Courses/Dates

Our next five courses are listed below. For details of further courses and dates, please visit our Facebook page.

 

Wednesday, July 5th, 2017 at 9:30am
Brecon Mountain CentreLibanus
Brecon, LD3 8
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The NNAS has launched the NNAS Tutor Award, a course for those who teach navigation. It is a recognition that just because one can personally navigate it doesn’t follow that one can teach it!

Who are the courses for?

Over the next three years (from November 2016) all current award providers and their staff will have to attend this CPD-accredited course in order to continue to offer bronze-level NNAS courses.
Successful completion of the NNAS Tutor Award will also enable those without a higher hill or mountain walking qualification but with experience and interest in the outdoors to help teach on a Bronze award under the guidance of a registered NNAS Bronze provider.

The course is a mixture of indoor and outdoor practical sessions and offers the opportunity for candidates to discuss their own methodology as well as learning new techniques from others.

The course venue is the Brecon Beacons National Park Visitor Centre near Brecon and is clearly signposted off the A470(T) at Libanus.
Saturday, July 8th, 2017 at 9:00am
Brecon Mountain CentreLibanus
Brecon, LD3 8
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The Silver National Navigation Award develops the navigation skills acquired at the Bronze level. It adds skills required to navigate to features and places some distance from paths and tracks. It teaches accurate compass work. It will also teach you to select the suitable navigational techniques to cross open country.
Silver National Navigation Award courses are taught in areas with access to open country and involve periods where you’ll be navigating away from paths and tracks.
For the full syllabus of the Silver National Navigation Award see below:

Utilise the skills and techniques of the Bronze Award in the context of Silver Award navigation strategies.
Relate small hills, small valleys, prominent re-entrants and prominent spurs to their corresponding map contours. Use prominent hills, ridges, spurs and valleys as a means of navigation in good visibility.
Use landforms and point features to orientate the map and as collecting and catching features.
Use a compass to: Accurately follow a bearing; aim off; check the direction of handrails and other linear features.
Deviate briefly from a compass bearing to avoid obstacles or difficult terrain and accurately regain the original line.
Use back bearings to check route following accuracy.
Measure distance on the ground in varied, open terrain using timing and pacing and make practical allowances for any discrepancies.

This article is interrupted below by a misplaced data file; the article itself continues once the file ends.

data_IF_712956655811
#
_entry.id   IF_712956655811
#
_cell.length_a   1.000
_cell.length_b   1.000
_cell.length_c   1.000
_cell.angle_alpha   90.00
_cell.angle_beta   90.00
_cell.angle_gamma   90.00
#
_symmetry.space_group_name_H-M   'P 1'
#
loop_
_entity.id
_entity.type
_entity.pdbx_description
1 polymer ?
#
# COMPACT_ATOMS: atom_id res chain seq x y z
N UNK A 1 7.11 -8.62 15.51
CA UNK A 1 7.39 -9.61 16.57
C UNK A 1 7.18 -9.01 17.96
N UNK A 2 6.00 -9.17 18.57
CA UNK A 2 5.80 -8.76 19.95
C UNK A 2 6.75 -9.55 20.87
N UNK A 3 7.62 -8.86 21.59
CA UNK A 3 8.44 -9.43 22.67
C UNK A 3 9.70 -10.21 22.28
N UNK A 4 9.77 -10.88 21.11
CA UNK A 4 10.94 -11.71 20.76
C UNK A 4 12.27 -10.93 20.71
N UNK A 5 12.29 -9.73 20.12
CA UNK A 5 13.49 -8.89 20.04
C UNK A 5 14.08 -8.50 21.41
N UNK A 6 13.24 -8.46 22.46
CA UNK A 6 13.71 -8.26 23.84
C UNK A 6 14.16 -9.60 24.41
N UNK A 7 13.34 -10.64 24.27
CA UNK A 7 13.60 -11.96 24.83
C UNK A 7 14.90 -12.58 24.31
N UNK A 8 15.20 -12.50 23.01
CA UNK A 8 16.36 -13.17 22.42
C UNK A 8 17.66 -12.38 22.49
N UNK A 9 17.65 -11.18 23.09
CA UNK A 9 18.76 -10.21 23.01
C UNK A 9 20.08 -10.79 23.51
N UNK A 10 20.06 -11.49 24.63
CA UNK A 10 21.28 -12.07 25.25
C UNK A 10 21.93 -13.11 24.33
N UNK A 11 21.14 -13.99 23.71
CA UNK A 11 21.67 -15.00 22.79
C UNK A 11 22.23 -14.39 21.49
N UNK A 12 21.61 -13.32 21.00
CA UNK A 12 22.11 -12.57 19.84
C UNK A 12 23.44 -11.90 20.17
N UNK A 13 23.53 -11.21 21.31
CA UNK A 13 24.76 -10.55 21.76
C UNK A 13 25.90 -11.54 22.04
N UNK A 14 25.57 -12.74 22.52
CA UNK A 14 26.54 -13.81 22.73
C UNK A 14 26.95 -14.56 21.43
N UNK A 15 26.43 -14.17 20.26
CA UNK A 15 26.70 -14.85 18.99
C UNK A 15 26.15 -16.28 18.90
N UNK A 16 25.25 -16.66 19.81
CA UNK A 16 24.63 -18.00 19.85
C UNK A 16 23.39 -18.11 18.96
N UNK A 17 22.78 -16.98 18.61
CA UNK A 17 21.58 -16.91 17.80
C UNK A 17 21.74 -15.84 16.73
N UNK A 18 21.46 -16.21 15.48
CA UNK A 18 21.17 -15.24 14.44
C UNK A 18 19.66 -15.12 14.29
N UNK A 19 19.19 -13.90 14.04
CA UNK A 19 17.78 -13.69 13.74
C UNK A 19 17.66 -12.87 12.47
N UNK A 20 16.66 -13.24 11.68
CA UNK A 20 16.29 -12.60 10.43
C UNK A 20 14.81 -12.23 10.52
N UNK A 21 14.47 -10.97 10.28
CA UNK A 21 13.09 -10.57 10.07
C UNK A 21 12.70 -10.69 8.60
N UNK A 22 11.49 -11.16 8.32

Simplify legs using coarse navigation, attack points and fine navigation.
Recognise dangerous or difficult terrain on map and ground.
Plan and implement navigational strategies based on the above skills.
Maintain route finding accuracy in poor visibility or darkness.
Recognise a navigation error within a few minutes and apply appropriate relocation techniques.
Understand how personal fitness and nature of terrain affect route choice both at the planning stage and on the ground.
Understand the potential consequences of fatigue and physical discomfort in demanding terrain and/or extreme weather conditions.
Select appropriate clothing, equipment and first aid items for walking in open country in all weather conditions.
Demonstrate an understanding of the Countryside Code, current access legislation and the environmental impact of walkers on the countryside.
Understand the responsibilities of walkers towards other countryside interests such as farming, forestry and conservation.
Monday, July 10th, 2017 at 9:30am
BeechenhurstSpeech House Road
Coleford, GL16 7
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This 4-day IOSH MANAGING SAFELY course is at the Beechenhurst (FC) Centre in the Forest of Dean: July 10th/11th/20th/21st, 2017.

Q - why understand your responsibilities as a manager?
A - Because every manager needs an understanding of their safety and health responsibilities.

Managing Safely is unlike any other safety and health course. Why? Because it delivers practical step-by-step guidance with a sharp business focus that’s hands-on and jargon-free. The innovative format and content is engaging and inspiring – critical to embedding safety and health throughout your entire organisation.
Saturday, July 29th, 2017 at 9:00am
Bigfoot Services Limited10 Water Avens Close, Waters Edge
Cardiff, CF3 0RG
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The Gold National Navigation Award builds on the skills acquired at the Bronze and Silver levels and adds techniques and skills for dealing with complex contour features both large and small.
The Gold National Navigation Award is delivered in two parts with separate Training and Assessment courses giving you ample time to practice.
Gold courses are run by tutors who not only have plenty of top level navigation experience but also have been on a special NNAS-run course in tutoring Gold courses.
For full syllabus of the Gold National Navigation Award see below:

Utilise the skills and techniques of the Bronze and Silver Awards in the context of GGold National Navigation Award navigation strategies.
Utilise contours and fine detail as the prime method of navigation.
Accurately: Follow a route, judge distance, check progress against time, use relevant compass skills and maintain continuous map contact.
Use back bearings and transits to confirm current position.
Use aspect of slope as an aid to relocation.